Whoever speaks, is to do so as one who is speaking the utterances of God; whoever serves is to do so as one who is serving by the strength which God supplies; so that in all things God may be glorified through Jesus Christ, to whom belongs the glory and dominion forever and ever. Amen. (1 Peter 4:11)
Wednesday, May 31, 2006
"Silence" by Shusaku Endo Review, Part 3
In a novel based on the experiences of missionaries to a pre-Christian land (indeed, to a land that remains pre-Christian even in the 21st century), obviously the missionary theme will be front-and-center. For a book that mentions Christ’s face so often, it is disturbing to note the dearth of Jesus in references to missionary work. At the beginning of the book, Rodrigues seems quite optimistic about the success and attraction of mission work.
“The reason our religion has penetrated this territory like water flowing into dry earth is that it has given to this group of people a human warmth they never previously knew. For the 1st time they have met men who treated them like human beings. It was the human kindness and charity of the fathers that touched their hearts” (p. 31).
No mention of the Holy Spirit or of the person of Jesus Christ in this endeavor. Rod later mentions fulfillment and happiness at being a missionary priest in a foreign land but wonders, “What are the Japanese peasants looking for in me?... a path in which they can cast away the fetters that bind them.” These same peasants later strongly request a relic to venerate from the priest himself. Being bereft of any personal possessions by this time, Rodrigues gives each a rosary bead and wonders if there were not a problem with their outlook. Later, we hear that “this Inoue, who had at one time received baptism to get advancement in the world, knew well that these poor peasants honored the Virgin above all.” This makes Rodrigues mildly uncomfortable, and the reader might reasonably expect him to do something about it. Yet that is exactly the frustrating aspect – with this group of Kakures one might expect a new priest to educate his flock on important things like WHO they are worshiping, at the very least. Yet we never read of any such education, leaving Rodrigues, during his imprisonment and temptation, at the mercy of others who know the Japanese situation better. He can offer no rebuttal to the assertion that the Japanese have transformed Roman Catholic doctrine to a highly syncretistic, uniquely Japanese, pidgin religion where Dainichi, the Great Sun that Japanese had worshiped for generations before, was the object of their reverence but the Virgin Mary was added along with Catholic liturgy.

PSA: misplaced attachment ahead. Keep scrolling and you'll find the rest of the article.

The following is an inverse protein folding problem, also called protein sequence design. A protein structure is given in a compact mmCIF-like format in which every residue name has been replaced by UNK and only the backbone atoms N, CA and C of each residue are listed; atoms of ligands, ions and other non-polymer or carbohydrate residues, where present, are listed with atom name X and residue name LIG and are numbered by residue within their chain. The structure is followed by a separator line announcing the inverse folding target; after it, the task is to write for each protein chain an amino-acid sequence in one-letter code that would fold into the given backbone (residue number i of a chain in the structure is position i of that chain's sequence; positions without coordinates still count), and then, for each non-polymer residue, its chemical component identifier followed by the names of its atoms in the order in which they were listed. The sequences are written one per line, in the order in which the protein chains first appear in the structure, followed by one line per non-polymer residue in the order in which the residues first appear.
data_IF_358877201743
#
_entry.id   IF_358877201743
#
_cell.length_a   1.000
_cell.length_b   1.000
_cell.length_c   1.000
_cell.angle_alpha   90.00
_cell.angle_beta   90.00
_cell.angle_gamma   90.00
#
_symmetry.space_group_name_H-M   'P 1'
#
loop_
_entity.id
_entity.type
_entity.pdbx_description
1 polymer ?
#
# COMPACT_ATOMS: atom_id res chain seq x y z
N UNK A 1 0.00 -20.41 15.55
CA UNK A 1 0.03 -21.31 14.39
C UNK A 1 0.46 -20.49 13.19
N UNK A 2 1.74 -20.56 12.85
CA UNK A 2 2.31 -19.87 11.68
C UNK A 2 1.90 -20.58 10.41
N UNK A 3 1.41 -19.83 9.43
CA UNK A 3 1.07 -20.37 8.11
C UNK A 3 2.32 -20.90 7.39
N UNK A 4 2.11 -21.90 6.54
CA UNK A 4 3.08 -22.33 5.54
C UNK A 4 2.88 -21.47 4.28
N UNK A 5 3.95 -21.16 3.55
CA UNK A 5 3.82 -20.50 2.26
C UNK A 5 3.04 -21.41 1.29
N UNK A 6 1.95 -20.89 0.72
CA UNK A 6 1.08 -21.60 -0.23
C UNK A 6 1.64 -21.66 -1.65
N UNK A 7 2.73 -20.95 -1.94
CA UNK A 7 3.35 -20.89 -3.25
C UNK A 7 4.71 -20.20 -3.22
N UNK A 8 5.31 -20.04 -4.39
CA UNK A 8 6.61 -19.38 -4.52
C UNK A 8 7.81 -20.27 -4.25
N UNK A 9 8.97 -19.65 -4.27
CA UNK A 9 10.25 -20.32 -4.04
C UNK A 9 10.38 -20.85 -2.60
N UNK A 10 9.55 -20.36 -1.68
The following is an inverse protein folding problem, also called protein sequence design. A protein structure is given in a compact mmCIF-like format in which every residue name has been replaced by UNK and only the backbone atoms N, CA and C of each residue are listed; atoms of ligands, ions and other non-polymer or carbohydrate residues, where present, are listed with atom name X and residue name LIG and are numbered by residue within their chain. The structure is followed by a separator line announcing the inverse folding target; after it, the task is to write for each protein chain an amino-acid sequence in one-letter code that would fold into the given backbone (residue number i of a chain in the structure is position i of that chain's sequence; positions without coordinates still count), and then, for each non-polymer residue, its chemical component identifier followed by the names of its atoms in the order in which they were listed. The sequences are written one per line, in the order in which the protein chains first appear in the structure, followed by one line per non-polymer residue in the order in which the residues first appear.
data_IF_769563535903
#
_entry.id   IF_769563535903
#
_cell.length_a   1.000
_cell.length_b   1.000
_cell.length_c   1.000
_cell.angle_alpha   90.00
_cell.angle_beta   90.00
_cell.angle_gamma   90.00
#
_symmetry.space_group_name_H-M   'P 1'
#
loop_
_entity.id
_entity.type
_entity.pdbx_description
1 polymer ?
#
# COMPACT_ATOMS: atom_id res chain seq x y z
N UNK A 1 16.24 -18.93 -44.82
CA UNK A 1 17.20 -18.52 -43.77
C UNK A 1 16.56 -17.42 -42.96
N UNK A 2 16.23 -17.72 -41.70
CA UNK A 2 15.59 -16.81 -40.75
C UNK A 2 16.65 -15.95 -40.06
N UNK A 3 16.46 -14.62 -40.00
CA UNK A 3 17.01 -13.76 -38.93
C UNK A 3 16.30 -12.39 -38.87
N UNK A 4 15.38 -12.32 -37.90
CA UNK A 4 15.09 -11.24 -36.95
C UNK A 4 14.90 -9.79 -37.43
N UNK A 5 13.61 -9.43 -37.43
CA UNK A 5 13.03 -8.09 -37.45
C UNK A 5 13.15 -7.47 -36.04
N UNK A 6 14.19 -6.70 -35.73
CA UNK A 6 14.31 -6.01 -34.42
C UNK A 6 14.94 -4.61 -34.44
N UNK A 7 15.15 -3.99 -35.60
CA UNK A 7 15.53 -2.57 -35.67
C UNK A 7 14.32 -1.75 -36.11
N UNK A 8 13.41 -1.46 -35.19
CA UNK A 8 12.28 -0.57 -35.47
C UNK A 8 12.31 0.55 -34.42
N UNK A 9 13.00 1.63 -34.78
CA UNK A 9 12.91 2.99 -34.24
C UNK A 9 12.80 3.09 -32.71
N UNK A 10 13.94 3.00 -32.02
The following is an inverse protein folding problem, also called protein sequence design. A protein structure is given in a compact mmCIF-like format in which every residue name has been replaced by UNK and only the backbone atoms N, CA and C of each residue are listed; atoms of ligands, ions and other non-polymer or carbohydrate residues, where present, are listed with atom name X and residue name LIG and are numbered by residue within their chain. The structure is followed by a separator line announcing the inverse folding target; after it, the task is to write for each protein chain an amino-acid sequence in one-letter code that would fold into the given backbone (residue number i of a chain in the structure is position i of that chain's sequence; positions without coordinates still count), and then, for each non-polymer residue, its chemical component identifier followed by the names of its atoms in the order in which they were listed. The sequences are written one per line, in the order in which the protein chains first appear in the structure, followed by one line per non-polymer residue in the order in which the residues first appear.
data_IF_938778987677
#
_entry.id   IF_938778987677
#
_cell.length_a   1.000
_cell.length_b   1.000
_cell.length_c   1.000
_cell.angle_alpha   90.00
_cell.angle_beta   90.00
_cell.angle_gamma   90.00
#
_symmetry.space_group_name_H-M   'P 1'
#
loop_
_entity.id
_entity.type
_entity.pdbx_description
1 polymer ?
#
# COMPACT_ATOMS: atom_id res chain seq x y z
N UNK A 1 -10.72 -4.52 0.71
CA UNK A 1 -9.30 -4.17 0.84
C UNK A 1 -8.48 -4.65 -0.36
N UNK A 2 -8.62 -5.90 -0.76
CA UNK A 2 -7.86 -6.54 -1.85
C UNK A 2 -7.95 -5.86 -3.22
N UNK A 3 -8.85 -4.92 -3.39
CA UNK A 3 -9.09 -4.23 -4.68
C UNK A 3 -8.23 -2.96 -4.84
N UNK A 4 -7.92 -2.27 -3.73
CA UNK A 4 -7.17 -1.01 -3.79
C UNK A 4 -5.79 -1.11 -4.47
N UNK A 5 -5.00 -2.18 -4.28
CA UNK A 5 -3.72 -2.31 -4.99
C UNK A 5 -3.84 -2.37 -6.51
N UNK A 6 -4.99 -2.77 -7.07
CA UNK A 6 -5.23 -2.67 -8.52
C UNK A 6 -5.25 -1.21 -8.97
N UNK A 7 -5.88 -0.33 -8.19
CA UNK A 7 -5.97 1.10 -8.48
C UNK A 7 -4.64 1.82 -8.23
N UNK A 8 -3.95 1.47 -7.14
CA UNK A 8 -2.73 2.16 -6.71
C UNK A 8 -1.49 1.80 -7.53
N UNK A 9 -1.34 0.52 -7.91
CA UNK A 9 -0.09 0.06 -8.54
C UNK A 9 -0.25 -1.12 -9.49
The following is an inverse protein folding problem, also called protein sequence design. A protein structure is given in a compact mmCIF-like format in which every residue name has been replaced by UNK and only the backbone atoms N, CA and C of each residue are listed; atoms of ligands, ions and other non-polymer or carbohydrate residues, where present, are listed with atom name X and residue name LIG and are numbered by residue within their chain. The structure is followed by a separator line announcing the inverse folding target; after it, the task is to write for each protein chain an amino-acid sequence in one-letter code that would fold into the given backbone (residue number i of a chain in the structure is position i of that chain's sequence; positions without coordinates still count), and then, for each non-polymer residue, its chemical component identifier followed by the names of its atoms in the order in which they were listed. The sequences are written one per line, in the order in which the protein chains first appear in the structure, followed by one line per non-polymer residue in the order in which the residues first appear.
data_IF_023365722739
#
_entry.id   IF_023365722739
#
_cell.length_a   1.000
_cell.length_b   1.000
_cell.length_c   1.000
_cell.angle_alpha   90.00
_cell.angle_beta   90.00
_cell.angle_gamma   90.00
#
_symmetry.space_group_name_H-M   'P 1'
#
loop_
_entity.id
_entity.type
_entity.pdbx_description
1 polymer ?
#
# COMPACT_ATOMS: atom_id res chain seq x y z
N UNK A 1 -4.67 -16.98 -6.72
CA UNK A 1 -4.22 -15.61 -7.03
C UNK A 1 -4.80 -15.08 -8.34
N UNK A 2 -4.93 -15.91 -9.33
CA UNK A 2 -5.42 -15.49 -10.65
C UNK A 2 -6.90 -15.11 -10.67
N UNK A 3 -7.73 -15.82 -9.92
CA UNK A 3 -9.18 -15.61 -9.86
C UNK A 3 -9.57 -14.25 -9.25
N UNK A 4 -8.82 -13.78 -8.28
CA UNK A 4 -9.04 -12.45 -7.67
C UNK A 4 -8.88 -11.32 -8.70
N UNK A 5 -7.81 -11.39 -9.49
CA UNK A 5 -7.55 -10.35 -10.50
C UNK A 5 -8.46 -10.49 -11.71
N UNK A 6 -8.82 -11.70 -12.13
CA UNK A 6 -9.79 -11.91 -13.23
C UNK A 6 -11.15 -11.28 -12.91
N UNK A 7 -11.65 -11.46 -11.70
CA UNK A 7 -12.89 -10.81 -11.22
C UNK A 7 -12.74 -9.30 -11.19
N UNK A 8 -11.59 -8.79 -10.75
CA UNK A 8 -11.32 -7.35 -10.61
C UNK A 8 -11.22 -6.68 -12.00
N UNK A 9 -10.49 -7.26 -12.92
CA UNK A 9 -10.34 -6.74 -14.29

Such ideas lead us into an estimation of another great lacking in the history of the book. Much is made of the fact that the priests had come to Japan to “lay down their lives” for the people of Japan, yet in the end the Japanese common people lay down their lives for the priests. Rodrigues, after reflecting on this, wonders what in the world he has to offer to the people, given that they are suffering and being martyred for him. Jesus answers: “I am the Resurrection and the Life.” Where is Rodrigues’ faith and message? Many times he mentions that only his self-respect and consciousness of his status as a priest was what kept him going during his misery of imprisonment, as opposed to the grace of the Lord. Jesus is silent, indeed. What chance do those who come “in His name” give Him to speak? What, when Rodrigues’ thoughts are consumed by doubts about whether God actually exists and things like “The only thing he (Rodrigues) had to offer was his (own) life and his death”?